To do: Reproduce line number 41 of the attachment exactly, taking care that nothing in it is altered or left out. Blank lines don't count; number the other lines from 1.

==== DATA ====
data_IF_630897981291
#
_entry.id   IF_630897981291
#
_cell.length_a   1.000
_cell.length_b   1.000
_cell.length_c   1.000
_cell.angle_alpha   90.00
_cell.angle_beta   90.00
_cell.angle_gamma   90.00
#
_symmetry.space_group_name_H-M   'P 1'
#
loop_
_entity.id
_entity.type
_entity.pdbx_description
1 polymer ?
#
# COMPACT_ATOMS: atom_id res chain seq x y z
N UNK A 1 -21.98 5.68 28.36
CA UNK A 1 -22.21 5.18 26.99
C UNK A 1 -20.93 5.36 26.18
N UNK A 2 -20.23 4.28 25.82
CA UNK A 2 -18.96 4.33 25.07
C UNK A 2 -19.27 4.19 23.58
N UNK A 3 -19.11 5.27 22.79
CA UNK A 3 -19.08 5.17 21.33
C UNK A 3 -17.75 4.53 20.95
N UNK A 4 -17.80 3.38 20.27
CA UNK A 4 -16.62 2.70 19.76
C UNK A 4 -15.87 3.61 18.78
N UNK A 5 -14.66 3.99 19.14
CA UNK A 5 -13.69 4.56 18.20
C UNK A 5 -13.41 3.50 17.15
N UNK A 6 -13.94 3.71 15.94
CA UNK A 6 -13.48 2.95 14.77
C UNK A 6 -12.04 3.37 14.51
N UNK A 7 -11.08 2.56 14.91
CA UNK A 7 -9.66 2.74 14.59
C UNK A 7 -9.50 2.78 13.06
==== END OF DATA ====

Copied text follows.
C UNK A 7 -9.50 2.78 13.06